The opinion of the court was delivered by: Peck, United States Magistrate Judge.
Plaintiff Pierre C. Taylor brought this Title VII action
against the United States Postal Service for race discrimination
in employment arising out of disciplinary action against him
following a confrontation with a coworker on June 18, 1997.
(Id. at 3-4.) Presently before the Court is the Postal
Service's motion to dismiss, arguing that Taylor failed to
exhaust available administrative remedies by failing to comply
with the deadline for filing an agency complaint and allegedly
ignoring requests for information from Postal Service Equal
Employment Opportunity ("EEO") investigators.*fn1 Taylor
answered the Postal Service's arguments by asserting that he
never received communications from the EEO investigator.
For the reasons set forth below, the Postal Service's motion is
DENIED. While it is disputed whether Taylor failed to cooperate
or never received the written request for information, that
factual dispute is not material. The Postal Service EEO office
did not ask Taylor for information until long after 180 days from
the time he filed his EEO complaint, and therefore Taylor had a
right to sue once the 180 days had passed.
42 U.S.C. § 2000e-16(c).
The undisputed facts material to the pending motion are as
This lawsuit stems from an altercation between Taylor and a
co-worker on June 18, 1997, as a result of which Taylor was
suspended for seven days, from September 6, 1997 to September 13,
1997. (Compl. ¶¶ 5, 8; Anderson Aff.Ex. A: Investigative File
Exhibits, 6/19/97 Memo to Pierre Taylor.) On June 18, 1997,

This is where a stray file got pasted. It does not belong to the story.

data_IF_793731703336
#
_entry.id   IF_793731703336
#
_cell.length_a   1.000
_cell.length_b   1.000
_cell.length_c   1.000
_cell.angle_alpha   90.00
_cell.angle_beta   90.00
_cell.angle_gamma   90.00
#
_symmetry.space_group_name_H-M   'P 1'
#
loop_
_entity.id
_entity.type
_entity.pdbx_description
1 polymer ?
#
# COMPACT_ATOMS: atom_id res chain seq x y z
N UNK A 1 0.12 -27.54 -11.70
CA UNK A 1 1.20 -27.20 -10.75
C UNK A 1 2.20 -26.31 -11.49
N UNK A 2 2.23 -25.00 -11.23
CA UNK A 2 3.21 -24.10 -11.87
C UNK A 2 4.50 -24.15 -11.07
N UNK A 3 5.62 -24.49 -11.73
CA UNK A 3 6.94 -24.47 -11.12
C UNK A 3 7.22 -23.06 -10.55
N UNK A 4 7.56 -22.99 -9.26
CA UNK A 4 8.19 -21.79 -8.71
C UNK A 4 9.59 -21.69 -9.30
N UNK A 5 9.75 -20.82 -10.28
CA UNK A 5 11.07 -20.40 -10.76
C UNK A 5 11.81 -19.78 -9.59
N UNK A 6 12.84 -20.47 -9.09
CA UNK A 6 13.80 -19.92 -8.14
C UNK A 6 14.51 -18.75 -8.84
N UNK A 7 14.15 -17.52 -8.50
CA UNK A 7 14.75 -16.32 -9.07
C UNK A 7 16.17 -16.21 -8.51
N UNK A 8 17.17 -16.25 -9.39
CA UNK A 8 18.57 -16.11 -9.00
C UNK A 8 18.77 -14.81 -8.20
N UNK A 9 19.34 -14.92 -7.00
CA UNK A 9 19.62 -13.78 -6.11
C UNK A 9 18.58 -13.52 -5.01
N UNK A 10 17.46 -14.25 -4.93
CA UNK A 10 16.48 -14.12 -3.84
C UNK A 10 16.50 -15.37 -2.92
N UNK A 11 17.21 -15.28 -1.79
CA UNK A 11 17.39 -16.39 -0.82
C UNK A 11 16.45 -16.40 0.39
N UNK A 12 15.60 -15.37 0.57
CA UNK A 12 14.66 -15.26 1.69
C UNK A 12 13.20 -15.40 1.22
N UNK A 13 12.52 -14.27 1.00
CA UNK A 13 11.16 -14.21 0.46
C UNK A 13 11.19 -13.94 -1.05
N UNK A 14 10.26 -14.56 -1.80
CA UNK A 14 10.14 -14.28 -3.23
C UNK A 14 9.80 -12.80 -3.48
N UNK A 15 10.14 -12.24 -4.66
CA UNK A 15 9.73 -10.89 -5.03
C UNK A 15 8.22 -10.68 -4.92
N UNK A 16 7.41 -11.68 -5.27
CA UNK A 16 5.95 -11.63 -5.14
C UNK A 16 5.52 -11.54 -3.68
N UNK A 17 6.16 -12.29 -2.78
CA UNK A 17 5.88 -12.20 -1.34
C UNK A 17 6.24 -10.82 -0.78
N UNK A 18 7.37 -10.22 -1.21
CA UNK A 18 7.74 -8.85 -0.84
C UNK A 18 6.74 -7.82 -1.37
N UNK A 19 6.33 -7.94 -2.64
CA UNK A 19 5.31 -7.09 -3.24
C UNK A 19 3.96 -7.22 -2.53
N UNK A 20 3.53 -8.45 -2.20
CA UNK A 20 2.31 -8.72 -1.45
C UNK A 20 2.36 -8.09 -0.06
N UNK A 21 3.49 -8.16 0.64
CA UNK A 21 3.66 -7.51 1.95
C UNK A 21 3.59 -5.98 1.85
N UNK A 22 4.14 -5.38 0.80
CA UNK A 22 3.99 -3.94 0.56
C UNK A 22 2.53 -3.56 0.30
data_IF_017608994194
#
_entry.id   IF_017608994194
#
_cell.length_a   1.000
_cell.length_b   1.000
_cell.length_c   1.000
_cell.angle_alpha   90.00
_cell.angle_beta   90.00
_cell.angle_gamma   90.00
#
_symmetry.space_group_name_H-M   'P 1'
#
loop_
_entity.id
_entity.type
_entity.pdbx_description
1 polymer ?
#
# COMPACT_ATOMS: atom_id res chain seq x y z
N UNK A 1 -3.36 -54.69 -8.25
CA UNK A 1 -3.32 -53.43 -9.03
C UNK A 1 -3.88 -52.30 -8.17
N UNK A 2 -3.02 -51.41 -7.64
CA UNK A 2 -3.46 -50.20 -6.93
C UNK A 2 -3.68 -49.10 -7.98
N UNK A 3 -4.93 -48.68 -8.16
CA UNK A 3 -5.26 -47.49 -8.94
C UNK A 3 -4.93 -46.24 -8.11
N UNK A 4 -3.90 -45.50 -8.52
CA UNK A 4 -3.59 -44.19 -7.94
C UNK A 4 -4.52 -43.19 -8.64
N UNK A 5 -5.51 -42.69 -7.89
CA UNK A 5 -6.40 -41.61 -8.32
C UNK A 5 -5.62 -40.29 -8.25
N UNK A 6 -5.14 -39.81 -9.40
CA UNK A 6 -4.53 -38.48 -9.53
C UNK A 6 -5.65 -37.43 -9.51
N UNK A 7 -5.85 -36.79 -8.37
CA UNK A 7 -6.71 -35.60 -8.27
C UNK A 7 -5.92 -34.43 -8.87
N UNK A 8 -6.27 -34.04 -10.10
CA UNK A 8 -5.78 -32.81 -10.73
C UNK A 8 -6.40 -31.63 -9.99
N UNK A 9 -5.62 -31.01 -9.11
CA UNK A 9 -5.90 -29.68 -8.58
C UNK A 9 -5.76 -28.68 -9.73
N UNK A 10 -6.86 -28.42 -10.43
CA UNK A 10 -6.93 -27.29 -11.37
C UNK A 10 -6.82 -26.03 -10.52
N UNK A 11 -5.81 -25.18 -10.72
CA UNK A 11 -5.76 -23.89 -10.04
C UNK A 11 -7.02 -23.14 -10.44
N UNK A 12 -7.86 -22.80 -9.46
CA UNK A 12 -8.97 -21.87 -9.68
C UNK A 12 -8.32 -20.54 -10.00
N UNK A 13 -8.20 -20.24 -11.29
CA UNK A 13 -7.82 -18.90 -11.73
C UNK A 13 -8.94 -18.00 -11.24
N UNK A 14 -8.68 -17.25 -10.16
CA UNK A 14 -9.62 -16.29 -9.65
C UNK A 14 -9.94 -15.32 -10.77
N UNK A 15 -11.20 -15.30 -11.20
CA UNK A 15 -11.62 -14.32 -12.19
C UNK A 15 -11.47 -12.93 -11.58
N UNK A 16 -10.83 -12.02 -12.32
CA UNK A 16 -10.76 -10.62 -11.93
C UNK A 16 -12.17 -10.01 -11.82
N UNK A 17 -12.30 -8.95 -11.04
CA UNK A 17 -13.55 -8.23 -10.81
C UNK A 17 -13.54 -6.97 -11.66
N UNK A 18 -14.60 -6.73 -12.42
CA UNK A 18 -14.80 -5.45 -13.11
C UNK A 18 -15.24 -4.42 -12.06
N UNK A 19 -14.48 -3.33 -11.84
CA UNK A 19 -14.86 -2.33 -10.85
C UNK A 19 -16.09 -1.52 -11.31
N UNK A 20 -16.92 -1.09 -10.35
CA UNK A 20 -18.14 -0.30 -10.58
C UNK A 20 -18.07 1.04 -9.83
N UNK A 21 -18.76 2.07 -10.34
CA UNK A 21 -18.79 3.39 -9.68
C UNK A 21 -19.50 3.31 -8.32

Taylor initiated an informal complaint and counseling with the
Postal Service's EEO office. (Gov't Br. at 15; Anderson Aff.Ex.
A: Counselor Reports, "Informal Complaint of Discrimination.") On
August 22, 1997, after his final interview with the counselor,
Taylor received and signed notice of his right to file a formal
complaint of discrimination within 15 days. (Id.) Seventeen
days later, on Monday, September 8, 1997, he hand delivered a
formal complaint, dated as of September 6, 1997, to the EEO
office. (Gov't Br. at 5-6; Anderson Aff.Ex. A: Formal Complaint.)
The Postal Service EEO office informed Taylor by letter dated
September 18, 1997 that two of his allegations had been dismissed
but that his main complaint, that he was improperly suspended,
would be investigated. (Gov't Br. at 6; Anderson Aff. Ex. A:
Issues to be Investigated, 9/18/97 Letter to Taylor.) That letter
also advised Taylor to "be prepared to go forward with your case
when the EEO Counselor/Investigator contacts you." (Id.)
Nothing further happened until one year later. On September 18,
1998, the EEO investigator requested by certified mail a sworn
affidavit from Taylor and scheduled a meeting with him. (See
Gov't Br. at 7-8; Anderson Aff.Ex. A: Miscellaneous
Correspondence, 9/18/98 Letter to Taylor.) The letter was
returned unopened and the meeting never took place. (Id.) A
second letter was sent on October 7, 1998, but the parties
dispute whether Taylor ever received it. (Id.; Taylor 5/2/00
Aff. ¶¶ 2-3.)
In any case, the Postal Service's EEO office completed its